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National Collaboration Offers Revolutionary Approach to Cure Aggressive Cancers

Hungary Today 2024.02.27.

In a major national collaboration, ELTE (Eötvös Lóránd University) researchers have found small molecules that bind well, not to interfere with the basic mechanisms of cell division, but to restore a healthy state.

A significant proportion of cancers in humans are linked to changes in hereditary material, i.e. mutations in DNA. Over 600 carcinogenic mutations are currently known, perhaps the most important of which are mutations in the RAS protein, found in 30% of all human tumors, and are associated with the most difficult-to-treat human carcinomas (adenocarcinomas of the lung, colon, and pancreas).

Researchers have been trying to attach small molecules that inhibit mutant RAS proteins for about 30 years, but until recently with little success.

Recently, molecules have been found (ARS-853, ARS-1620) that bind covalently, i.e. very strongly, to the RAS protein, but most drug molecules (including antibiotics used today) do not bind covalently to the target molecule, making ARS molecules suboptimal drug candidates.

The ELTE PIT Bioinformatics Group, led by Professor Vince Grolmusz, has now proposed a revolutionary approach to cure cancers linked to mutations in the RAS protein. Mutations in RAS prevent the GAP protein from binding to the RAS molecule, giving way to unrestricted cell division and thus disease.

ELTE researchers therefore believe that molecules are needed to glue the RAS and GAP molecules together.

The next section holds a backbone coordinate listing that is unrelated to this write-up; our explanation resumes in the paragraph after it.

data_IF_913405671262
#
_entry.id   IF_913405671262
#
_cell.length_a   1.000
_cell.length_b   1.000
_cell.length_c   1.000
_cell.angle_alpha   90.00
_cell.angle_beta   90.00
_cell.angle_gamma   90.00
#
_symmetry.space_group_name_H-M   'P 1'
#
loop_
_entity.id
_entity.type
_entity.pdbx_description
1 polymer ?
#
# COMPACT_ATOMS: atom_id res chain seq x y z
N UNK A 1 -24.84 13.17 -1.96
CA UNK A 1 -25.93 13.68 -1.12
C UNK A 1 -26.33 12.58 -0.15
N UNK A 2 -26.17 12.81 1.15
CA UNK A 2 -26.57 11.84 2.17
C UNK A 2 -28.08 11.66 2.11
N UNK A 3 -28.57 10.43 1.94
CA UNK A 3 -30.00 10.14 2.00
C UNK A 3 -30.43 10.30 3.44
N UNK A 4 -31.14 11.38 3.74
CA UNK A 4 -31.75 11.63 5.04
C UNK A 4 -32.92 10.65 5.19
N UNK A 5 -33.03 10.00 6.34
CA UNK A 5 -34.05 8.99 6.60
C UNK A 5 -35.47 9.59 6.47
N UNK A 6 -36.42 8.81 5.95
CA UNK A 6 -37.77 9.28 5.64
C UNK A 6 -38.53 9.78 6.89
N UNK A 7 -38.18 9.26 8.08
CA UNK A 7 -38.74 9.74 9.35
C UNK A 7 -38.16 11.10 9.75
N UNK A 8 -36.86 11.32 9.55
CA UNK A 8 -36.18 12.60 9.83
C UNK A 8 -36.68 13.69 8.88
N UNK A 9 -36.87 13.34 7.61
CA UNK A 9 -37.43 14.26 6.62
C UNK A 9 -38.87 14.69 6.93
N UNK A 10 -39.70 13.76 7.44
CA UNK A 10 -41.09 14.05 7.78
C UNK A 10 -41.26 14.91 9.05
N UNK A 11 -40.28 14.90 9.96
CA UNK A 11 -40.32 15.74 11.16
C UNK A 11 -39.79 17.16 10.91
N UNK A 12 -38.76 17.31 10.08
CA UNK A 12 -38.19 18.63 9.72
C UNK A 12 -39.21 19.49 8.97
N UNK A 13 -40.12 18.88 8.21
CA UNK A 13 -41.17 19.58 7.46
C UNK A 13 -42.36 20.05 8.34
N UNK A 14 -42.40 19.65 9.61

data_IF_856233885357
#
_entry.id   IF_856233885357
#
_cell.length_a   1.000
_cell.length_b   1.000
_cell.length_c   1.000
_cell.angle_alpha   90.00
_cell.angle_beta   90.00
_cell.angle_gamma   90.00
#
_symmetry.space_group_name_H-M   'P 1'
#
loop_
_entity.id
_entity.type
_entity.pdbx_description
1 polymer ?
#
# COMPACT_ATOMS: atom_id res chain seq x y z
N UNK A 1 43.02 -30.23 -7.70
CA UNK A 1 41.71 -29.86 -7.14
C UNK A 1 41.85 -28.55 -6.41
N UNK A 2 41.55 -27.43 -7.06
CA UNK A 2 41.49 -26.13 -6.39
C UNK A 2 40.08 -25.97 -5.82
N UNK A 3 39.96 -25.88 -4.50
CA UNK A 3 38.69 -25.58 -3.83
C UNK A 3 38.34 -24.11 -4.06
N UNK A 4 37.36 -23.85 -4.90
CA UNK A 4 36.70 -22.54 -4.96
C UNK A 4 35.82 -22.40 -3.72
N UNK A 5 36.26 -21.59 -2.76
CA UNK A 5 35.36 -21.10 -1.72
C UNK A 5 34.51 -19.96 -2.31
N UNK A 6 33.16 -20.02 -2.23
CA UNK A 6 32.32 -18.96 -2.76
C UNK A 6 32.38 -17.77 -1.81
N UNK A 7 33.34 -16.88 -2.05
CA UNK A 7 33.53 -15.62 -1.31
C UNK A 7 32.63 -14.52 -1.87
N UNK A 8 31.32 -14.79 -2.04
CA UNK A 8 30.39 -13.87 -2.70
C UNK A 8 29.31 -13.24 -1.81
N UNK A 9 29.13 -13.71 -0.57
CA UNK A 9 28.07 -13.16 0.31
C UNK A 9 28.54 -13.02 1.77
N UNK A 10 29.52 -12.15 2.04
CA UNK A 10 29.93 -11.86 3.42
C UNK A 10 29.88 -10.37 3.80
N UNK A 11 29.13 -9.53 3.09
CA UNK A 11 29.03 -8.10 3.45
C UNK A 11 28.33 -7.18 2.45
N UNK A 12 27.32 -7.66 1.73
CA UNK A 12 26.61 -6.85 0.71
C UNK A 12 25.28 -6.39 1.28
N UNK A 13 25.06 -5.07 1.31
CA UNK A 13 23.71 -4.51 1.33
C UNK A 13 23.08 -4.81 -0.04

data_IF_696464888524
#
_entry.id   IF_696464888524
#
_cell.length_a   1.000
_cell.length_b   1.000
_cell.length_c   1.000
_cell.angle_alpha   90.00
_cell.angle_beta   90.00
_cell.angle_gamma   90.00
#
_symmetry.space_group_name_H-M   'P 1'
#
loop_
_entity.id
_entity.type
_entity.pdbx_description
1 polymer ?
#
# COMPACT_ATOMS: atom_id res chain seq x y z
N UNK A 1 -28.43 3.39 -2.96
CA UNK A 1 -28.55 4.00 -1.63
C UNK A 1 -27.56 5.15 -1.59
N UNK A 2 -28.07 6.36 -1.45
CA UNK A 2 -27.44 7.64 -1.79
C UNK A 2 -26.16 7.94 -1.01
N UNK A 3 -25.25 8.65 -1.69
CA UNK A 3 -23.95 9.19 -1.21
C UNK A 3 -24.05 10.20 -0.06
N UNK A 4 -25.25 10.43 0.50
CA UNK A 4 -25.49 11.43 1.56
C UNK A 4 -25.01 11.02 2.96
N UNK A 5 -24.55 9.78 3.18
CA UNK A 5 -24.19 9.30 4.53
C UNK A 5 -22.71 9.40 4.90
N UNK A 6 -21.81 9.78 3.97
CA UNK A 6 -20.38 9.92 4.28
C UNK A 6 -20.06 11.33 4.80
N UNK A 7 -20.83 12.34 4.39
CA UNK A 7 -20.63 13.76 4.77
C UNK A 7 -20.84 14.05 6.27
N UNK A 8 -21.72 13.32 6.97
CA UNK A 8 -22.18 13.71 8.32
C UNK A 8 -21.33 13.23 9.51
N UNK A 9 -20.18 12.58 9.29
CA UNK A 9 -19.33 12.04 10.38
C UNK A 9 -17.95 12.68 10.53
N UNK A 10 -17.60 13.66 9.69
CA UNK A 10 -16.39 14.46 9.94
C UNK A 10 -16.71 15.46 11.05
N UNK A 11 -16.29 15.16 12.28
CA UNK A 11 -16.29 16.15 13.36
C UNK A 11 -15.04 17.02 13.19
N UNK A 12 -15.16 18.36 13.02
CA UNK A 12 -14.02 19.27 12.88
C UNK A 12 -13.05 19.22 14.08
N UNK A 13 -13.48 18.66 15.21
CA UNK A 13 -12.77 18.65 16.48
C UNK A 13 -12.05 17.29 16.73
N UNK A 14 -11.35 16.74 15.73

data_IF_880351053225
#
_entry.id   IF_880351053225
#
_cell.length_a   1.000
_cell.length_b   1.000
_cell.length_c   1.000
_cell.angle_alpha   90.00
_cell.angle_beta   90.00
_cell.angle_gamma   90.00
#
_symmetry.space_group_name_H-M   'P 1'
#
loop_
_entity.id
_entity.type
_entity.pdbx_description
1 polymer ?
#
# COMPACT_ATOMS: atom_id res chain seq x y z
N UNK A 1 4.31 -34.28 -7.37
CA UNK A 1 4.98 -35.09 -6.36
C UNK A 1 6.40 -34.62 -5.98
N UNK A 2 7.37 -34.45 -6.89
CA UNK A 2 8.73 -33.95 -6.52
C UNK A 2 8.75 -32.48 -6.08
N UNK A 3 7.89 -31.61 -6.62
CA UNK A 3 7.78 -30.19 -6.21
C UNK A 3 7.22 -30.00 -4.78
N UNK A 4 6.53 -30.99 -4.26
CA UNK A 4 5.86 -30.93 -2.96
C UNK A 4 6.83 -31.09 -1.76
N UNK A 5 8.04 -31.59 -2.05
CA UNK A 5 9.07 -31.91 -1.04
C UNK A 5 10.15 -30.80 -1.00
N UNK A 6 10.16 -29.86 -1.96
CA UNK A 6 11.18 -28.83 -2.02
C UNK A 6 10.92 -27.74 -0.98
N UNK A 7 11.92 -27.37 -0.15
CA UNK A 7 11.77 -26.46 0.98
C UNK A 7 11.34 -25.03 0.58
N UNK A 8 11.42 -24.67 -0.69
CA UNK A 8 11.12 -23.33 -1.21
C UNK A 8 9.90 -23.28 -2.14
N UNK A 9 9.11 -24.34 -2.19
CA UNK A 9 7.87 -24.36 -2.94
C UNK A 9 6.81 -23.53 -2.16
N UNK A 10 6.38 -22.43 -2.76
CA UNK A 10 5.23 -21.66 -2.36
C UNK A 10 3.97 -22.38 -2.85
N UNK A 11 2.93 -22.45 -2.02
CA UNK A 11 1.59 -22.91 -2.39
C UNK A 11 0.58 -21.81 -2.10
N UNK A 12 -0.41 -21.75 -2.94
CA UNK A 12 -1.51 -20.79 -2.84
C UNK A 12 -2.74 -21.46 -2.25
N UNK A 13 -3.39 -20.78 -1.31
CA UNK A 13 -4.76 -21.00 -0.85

These can be found by looking for small good “glue” molecules between the RAS and GAP molecules that are positioned close enough together.

Photo via ELTE Kommunikáció

The figure above shows the artificially created RAS-GAP configuration in which researchers searched for and found good-bonding molecules in the gap between the two molecules, with the red v vector showing the artificially created shift.

ELTE researchers, in extensive collaboration with several national institutions (KINETO Lab, National Institute of Oncology, Semmelweis University, Budapest University of Technology and Economics, HUN-REN Institute of Molecular Life Sciences, and Uratim) have demonstrated that

the new approach can be used to find effective drug candidate molecules.

The description of the new molecules and the proof of their efficacy were recently published in the International Journal of Molecular Sciences.

Preliminary results show that the best two small “glue” molecules found using the new Hungarian method rival the best similar molecules found so far in the world. The researchers are confident that by continuing this work, they will find new drugs that are effective against the deadliest cancers with few side effects, since the method does not interfere with the basic mechanisms of cell division, as current chemotherapy interventions do, but restores physiological normality.

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Featured image via Pixabay

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